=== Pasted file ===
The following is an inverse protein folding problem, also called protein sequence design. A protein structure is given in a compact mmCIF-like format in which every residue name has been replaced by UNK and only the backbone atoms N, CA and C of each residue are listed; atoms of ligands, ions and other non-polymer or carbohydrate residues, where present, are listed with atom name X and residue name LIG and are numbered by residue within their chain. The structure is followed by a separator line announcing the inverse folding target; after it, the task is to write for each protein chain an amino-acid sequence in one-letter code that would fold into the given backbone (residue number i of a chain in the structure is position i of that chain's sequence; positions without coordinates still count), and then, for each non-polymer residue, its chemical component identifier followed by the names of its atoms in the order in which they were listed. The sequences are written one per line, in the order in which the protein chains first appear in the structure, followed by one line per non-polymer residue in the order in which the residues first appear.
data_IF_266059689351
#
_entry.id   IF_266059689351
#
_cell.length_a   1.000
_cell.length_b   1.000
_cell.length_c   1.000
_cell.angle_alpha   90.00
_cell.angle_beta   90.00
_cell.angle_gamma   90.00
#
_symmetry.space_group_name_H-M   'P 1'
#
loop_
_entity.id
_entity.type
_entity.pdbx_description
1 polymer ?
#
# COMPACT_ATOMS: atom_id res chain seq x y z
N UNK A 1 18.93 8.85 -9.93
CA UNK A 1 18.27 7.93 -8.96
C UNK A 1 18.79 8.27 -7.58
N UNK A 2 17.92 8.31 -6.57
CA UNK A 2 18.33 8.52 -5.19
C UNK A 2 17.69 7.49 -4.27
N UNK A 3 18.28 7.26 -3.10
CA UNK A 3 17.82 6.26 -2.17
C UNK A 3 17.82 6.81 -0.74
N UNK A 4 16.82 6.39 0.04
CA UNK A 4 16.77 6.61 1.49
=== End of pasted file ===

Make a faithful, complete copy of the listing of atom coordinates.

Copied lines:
The following is an inverse protein folding problem, also called protein sequence design. A protein structure is given in a compact mmCIF-like format in which every residue name has been replaced by UNK and only the backbone atoms N, CA and C of each residue are listed; atoms of ligands, ions and other non-polymer or carbohydrate residues, where present, are listed with atom name X and residue name LIG and are numbered by residue within their chain. The structure is followed by a separator line announcing the inverse folding target; after it, the task is to write for each protein chain an amino-acid sequence in one-letter code that would fold into the given backbone (residue number i of a chain in the structure is position i of that chain's sequence; positions without coordinates still count), and then, for each non-polymer residue, its chemical component identifier followed by the names of its atoms in the order in which they were listed. The sequences are written one per line, in the order in which the protein chains first appear in the structure, followed by one line per non-polymer residue in the order in which the residues first appear.
data_IF_266059689351
#
_entry.id   IF_266059689351
#
_cell.length_a   1.000
_cell.length_b   1.000
_cell.length_c   1.000
_cell.angle_alpha   90.00
_cell.angle_beta   90.00
_cell.angle_gamma   90.00
#
_symmetry.space_group_name_H-M   'P 1'
#
loop_
_entity.id
_entity.type
_entity.pdbx_description
1 polymer ?
#
# COMPACT_ATOMS: atom_id res chain seq x y z
N UNK A 1 18.93 8.85 -9.93
CA UNK A 1 18.27 7.93 -8.96
C UNK A 1 18.79 8.27 -7.58
N UNK A 2 17.92 8.31 -6.57
CA UNK A 2 18.33 8.52 -5.19
C UNK A 2 17.69 7.49 -4.27
N UNK A 3 18.28 7.26 -3.10
CA UNK A 3 17.82 6.26 -2.17
C UNK A 3 17.82 6.81 -0.74
N UNK A 4 16.82 6.39 0.04
CA UNK A 4 16.77 6.61 1.49